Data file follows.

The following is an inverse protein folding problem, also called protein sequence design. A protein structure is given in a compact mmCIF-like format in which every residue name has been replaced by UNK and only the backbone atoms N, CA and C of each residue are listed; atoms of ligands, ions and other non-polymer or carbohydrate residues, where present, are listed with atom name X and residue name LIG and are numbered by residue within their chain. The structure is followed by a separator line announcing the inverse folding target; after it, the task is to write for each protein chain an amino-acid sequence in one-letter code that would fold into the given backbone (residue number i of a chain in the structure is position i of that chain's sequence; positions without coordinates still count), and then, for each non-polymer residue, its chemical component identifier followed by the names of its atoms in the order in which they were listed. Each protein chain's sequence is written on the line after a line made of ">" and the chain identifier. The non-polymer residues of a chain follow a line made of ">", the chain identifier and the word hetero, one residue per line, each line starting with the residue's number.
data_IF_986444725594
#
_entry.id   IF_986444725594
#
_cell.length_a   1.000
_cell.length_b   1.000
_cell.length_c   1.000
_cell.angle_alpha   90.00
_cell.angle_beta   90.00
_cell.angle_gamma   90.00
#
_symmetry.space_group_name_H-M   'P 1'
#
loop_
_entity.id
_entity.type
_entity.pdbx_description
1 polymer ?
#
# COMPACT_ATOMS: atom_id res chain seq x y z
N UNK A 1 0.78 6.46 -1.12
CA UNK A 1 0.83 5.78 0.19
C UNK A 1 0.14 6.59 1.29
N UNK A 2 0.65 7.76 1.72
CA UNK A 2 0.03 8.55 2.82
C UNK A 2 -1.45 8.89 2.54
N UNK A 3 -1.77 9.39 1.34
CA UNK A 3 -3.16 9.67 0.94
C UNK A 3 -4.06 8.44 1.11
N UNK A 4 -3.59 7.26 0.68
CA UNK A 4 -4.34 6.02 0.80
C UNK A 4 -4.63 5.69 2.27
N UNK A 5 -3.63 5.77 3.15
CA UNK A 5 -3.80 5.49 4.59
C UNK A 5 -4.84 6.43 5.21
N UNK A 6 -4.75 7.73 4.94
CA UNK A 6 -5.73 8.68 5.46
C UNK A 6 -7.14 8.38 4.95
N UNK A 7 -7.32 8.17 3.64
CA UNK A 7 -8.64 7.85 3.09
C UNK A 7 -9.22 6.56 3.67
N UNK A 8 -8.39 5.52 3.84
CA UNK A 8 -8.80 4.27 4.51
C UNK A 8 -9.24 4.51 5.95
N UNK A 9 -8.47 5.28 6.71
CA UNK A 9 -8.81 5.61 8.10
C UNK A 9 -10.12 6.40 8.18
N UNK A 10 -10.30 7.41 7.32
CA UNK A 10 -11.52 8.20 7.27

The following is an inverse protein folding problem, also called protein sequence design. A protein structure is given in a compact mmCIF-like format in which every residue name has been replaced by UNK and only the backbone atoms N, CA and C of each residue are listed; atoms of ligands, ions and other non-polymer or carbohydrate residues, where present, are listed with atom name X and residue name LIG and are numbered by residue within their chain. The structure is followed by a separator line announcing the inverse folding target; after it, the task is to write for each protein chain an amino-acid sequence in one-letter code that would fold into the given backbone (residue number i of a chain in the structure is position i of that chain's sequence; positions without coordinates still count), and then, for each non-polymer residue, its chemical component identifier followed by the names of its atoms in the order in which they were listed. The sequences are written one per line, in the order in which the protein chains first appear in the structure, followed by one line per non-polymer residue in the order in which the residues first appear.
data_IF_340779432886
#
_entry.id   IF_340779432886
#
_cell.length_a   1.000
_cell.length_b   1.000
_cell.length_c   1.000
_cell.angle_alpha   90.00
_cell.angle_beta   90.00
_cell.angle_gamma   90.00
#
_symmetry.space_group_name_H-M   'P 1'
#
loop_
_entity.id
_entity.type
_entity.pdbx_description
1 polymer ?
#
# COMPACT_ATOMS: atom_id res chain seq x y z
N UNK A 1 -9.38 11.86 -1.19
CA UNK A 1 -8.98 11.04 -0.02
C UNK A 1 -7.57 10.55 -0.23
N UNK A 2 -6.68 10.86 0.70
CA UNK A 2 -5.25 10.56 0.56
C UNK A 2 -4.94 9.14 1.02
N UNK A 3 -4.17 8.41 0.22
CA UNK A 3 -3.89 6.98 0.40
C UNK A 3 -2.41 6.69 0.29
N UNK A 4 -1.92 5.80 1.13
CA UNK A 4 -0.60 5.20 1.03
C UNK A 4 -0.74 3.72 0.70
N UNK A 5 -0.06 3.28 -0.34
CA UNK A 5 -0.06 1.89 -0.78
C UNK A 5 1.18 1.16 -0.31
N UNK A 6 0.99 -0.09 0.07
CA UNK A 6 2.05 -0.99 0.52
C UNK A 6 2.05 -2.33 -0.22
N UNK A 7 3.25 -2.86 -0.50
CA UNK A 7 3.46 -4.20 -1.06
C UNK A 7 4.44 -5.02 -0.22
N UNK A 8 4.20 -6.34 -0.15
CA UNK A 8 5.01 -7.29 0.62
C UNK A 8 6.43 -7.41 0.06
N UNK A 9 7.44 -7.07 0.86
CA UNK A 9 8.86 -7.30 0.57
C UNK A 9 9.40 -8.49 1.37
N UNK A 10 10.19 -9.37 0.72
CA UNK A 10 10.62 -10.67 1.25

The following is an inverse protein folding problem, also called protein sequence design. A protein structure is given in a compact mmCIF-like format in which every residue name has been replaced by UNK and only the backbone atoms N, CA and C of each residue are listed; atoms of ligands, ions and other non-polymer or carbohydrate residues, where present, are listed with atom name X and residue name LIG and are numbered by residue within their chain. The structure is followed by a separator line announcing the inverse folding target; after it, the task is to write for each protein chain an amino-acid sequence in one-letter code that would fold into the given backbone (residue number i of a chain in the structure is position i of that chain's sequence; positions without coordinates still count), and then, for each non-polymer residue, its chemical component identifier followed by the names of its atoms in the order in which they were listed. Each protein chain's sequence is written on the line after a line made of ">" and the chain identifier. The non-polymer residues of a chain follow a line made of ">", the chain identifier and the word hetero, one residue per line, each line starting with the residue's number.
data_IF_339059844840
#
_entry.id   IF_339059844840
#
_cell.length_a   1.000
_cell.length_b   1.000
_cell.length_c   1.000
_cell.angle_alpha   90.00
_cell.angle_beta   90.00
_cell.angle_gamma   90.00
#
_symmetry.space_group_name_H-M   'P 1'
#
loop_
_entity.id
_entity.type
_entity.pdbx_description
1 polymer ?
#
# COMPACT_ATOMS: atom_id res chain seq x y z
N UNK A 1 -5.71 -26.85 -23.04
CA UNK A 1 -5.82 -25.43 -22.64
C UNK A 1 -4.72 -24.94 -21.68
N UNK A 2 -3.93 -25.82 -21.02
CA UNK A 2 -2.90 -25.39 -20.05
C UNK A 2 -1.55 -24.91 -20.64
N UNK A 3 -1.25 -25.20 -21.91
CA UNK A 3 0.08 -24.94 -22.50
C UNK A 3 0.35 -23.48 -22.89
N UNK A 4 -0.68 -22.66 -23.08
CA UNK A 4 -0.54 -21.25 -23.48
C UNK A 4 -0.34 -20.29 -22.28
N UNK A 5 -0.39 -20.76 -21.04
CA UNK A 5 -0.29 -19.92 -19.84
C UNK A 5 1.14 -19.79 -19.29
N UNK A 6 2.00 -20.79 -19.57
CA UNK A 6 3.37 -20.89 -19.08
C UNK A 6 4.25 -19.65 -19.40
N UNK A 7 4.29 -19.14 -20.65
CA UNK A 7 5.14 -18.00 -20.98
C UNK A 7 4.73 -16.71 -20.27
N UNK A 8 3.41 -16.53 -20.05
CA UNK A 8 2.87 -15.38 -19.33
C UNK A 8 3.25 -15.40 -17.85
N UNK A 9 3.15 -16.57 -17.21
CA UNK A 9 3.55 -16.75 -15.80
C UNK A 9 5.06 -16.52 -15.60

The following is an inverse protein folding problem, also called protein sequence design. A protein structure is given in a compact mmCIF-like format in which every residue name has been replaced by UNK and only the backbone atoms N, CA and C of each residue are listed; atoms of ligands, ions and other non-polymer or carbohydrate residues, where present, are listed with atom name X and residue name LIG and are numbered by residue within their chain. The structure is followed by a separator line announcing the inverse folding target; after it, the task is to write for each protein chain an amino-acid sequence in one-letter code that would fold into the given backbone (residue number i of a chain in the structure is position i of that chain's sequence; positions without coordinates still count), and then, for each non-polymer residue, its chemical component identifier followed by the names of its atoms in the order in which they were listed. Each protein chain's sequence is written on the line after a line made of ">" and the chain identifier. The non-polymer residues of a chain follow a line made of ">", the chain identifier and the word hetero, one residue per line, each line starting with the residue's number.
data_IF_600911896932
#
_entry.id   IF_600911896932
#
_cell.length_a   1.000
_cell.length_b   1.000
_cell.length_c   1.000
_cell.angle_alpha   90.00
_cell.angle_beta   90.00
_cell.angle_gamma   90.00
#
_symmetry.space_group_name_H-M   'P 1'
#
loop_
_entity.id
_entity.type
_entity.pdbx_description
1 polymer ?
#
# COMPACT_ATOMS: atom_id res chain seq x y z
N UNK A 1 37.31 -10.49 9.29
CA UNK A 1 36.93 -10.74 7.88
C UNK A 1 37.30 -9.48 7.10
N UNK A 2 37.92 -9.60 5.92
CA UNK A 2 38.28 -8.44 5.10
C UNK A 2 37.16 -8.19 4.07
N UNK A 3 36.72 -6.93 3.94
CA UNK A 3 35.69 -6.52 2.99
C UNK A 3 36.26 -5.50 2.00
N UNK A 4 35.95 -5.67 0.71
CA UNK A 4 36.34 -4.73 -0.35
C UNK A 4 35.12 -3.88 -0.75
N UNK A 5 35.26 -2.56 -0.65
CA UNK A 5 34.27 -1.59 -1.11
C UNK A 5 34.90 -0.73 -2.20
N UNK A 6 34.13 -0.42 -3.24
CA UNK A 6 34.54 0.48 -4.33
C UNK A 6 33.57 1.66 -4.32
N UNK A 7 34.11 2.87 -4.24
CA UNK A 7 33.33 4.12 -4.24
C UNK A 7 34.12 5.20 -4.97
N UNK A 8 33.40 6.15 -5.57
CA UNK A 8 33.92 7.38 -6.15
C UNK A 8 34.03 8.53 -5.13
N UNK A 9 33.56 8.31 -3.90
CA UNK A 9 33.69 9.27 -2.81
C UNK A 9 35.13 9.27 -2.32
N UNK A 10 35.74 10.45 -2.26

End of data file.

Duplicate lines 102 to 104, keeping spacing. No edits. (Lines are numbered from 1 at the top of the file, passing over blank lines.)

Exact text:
data_IF_339059844840
#
_entry.id   IF_339059844840